Front Page Titles (by Subject) Obligations of the National Government to the States - Liberty, Order, and Justice: An Introduction to the Constitutional Principles of American Government
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Obligations of the National Government to the States - James McClellan, Liberty, Order, and Justice: An Introduction to the Constitutional Principles of American Government 
Liberty, Order, and Justice: An Introduction to the Constitutional Principles of American Government (3rd ed.) (Indianapolis: Liberty Fund, 2000).
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Obligations of the National Government to the States
This provision, sometimes known as “the federalism article,” requires the national government to guarantee a republican form of government to every State, to protect the States against invasion, and, upon request, to protect them against domestic violence. The term “republican government” is not defined in the Constitution, but the Framers meant a representative form of government, as distinguished from a direct democracy or monarchy. This guarantee shows the high regard the Framers had for representative government and their concern, almost a decade after the Revolution, that the people might again wish to be governed by a monarch.
The Constitution of 1787 imposes no similar obligation on the States to establish a written constitution or a bill of rights, or to protect civil liberties, except those specified in Article I, Section 10. Federal involvement in civil liberties disputes between a State and its citizens did not commence until the adoption of the Thirteenth, Fourteenth, and Fifteenth Amendments (the “Reconstruction Amendments”) after the Civil War. Even then, the extent of Federal activity was limited primarily to protecting economic rights and the rights of the newly freed slaves. Not until the mid-twentieth century did the Federal government, principally through the courts, become embroiled in civil liberties disputes between a State and its citizens involving such rights as freedom of speech and religion. Ironically, the Supreme Court has never interpreted the meaning of “republican government” and has taken the position that it is up to Congress to decide whether a particular State government is “republican” in character. Nor has Congress offered a definitive interpretation; and the Guarantee Clause, as it is known, is largely dormant.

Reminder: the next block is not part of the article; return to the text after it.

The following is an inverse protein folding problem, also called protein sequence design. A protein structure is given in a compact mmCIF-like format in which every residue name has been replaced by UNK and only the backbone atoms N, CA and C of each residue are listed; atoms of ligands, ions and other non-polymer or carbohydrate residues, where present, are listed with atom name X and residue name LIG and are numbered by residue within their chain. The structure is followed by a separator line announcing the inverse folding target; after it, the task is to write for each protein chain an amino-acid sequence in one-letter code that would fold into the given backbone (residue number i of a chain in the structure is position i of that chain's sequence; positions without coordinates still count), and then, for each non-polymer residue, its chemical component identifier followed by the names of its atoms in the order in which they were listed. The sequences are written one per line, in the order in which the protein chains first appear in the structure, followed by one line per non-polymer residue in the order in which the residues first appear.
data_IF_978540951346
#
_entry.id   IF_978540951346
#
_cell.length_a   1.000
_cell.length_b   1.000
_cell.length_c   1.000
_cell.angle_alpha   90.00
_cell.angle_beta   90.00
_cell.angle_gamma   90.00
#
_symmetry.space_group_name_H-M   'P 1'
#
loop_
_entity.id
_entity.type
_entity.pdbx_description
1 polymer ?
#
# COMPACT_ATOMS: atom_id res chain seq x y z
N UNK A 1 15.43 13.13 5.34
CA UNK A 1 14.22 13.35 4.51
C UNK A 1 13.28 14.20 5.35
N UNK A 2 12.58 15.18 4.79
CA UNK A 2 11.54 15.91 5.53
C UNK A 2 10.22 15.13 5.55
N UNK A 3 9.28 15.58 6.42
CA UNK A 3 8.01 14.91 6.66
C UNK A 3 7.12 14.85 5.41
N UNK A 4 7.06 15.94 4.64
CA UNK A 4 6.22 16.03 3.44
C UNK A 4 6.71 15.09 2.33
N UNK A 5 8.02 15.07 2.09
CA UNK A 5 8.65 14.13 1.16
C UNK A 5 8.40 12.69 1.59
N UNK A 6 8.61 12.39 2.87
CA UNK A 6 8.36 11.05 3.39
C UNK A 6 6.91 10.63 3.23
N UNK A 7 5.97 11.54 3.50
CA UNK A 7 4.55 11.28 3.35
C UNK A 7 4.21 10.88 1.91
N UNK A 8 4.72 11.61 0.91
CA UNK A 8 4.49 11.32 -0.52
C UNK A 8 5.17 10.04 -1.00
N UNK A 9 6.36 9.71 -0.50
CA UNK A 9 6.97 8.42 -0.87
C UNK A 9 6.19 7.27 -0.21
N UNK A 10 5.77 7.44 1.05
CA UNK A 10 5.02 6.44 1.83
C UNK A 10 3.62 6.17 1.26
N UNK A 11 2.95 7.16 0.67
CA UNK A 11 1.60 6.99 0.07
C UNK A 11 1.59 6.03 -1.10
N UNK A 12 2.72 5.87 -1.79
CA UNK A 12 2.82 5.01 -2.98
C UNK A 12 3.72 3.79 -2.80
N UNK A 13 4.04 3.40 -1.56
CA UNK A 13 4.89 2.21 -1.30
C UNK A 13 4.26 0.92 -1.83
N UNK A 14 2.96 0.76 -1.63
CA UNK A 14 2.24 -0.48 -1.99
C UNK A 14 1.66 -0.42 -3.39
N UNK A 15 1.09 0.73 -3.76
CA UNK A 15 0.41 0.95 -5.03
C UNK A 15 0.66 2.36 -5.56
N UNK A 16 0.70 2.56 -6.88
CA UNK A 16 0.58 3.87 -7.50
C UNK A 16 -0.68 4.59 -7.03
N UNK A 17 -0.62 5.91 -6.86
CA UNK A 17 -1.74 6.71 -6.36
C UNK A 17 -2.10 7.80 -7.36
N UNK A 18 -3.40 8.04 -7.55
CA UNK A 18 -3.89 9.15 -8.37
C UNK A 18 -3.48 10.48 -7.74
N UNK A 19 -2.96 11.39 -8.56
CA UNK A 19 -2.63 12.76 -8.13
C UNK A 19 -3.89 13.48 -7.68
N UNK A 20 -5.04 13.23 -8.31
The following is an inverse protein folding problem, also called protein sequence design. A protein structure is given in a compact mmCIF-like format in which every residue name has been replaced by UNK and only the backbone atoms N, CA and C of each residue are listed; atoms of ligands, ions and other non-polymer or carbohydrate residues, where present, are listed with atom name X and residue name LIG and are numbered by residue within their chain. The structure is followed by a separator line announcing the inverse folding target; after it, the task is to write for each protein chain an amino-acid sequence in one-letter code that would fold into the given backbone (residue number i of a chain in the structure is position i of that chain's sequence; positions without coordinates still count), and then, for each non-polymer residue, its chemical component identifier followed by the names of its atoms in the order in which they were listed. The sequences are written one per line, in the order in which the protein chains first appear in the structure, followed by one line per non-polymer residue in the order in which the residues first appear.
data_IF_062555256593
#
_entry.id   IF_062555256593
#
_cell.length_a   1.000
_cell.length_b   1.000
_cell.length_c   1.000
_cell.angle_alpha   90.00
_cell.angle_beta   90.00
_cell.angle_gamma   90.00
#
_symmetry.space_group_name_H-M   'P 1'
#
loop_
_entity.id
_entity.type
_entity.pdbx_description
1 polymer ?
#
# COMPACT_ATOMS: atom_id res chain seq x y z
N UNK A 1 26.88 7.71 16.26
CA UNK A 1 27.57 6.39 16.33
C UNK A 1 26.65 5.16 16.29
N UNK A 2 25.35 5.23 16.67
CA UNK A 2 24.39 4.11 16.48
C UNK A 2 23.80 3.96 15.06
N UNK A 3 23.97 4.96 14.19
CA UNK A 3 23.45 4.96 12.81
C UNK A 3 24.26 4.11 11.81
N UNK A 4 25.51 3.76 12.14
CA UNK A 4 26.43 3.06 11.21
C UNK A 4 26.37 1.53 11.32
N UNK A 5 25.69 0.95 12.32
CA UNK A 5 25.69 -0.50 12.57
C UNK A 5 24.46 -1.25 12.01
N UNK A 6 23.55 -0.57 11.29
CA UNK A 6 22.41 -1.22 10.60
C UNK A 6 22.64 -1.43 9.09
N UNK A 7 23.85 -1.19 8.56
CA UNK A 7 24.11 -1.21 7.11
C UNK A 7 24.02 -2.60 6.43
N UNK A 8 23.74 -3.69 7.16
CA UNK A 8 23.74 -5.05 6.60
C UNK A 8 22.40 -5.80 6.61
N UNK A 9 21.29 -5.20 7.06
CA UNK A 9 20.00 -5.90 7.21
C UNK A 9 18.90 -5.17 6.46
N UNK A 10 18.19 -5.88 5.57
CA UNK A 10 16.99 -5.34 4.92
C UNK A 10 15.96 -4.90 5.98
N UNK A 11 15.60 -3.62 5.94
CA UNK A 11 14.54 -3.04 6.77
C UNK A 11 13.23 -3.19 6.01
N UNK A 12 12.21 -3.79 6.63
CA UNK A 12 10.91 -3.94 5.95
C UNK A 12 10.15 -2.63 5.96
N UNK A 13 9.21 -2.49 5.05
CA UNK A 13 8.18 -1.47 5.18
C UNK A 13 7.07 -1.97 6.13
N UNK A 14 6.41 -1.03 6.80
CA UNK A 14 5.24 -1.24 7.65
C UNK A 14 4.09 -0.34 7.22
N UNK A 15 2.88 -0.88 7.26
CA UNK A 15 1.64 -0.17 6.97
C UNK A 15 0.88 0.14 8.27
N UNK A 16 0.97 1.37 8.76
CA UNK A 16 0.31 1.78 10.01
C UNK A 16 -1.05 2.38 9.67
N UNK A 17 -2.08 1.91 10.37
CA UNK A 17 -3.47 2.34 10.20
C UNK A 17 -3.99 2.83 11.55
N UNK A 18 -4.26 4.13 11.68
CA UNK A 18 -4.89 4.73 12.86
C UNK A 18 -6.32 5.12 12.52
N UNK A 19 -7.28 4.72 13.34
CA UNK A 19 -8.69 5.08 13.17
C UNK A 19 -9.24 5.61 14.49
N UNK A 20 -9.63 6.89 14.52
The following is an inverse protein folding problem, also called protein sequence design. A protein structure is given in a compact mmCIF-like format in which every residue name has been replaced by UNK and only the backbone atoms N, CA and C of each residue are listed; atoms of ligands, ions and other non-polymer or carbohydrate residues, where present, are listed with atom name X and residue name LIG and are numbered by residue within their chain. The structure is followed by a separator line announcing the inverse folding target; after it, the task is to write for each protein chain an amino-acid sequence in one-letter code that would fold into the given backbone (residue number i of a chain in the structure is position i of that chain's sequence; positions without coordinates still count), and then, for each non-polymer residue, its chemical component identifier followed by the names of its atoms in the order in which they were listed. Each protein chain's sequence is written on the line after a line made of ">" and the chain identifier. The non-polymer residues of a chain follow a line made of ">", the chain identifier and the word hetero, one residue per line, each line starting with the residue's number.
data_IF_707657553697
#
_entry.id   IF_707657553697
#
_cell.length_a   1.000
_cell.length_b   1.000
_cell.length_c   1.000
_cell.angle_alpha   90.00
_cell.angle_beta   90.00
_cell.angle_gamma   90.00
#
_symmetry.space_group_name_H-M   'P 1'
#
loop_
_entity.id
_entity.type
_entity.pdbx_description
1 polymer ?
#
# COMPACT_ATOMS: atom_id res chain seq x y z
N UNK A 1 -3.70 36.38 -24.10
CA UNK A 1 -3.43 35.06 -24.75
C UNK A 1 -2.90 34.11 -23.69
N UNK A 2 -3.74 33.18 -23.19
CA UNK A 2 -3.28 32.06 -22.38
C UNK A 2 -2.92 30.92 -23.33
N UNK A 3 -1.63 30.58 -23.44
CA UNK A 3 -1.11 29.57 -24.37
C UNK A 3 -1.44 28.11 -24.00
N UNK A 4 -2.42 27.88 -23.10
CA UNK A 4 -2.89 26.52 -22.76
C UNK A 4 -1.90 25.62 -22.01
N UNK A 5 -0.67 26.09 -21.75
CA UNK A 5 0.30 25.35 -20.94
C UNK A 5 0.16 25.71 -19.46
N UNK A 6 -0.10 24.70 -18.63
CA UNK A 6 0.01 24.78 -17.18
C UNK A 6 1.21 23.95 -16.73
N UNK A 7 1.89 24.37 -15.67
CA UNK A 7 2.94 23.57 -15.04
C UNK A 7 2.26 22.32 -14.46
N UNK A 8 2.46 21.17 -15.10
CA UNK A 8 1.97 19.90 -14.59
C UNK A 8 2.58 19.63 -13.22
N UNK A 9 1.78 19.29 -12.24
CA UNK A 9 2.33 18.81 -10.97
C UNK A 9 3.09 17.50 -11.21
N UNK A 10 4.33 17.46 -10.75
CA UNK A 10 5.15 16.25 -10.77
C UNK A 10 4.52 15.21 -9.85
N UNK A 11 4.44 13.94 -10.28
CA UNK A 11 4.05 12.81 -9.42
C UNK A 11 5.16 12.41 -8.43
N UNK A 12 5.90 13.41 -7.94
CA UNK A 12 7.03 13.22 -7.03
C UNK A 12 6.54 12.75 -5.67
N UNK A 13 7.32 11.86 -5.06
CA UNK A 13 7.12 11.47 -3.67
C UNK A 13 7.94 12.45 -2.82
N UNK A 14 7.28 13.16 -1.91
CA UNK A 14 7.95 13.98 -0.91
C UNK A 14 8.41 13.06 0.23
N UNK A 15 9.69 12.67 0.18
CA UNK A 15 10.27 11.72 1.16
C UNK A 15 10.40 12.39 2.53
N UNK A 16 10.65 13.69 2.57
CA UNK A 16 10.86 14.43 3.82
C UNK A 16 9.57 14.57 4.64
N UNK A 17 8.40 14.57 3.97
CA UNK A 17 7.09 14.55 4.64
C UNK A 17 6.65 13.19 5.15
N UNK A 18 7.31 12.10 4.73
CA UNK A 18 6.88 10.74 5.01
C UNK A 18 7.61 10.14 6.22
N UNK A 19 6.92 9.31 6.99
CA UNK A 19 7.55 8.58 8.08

Section 3 of Article IV places additional obligations upon the Federal government in the interest of State sovereignty. It provides that a new State cannot be created from a pre-existing State, from a combination of States, or from parts of States, unless the legislatures of the States concerned and also Congress give their consent. Five States—Vermont, Kentucky, Tennessee, Maine, and West Virginia—have been formed within the jurisdiction of other States and with the requisite consent. This provision also establishes what is called the “doctrine of equal footing,” the principle being that Congress may not discriminate against one or more States and must treat all States as equals. Broadly speaking, every new State is entitled to exercise all the powers of government which belonged to the original States of the Union, and it must be admitted to the Union on an equal footing.
At the same time, Clause 2 of Section 3 makes it clear that Congress has the power to regulate or dispose of territories, public lands, or other property belonging to the United States government. No State can tax federally owned land within its borders, and Congress has full legislative power to govern the affairs of territories, including all subjects upon which a State legislature might act.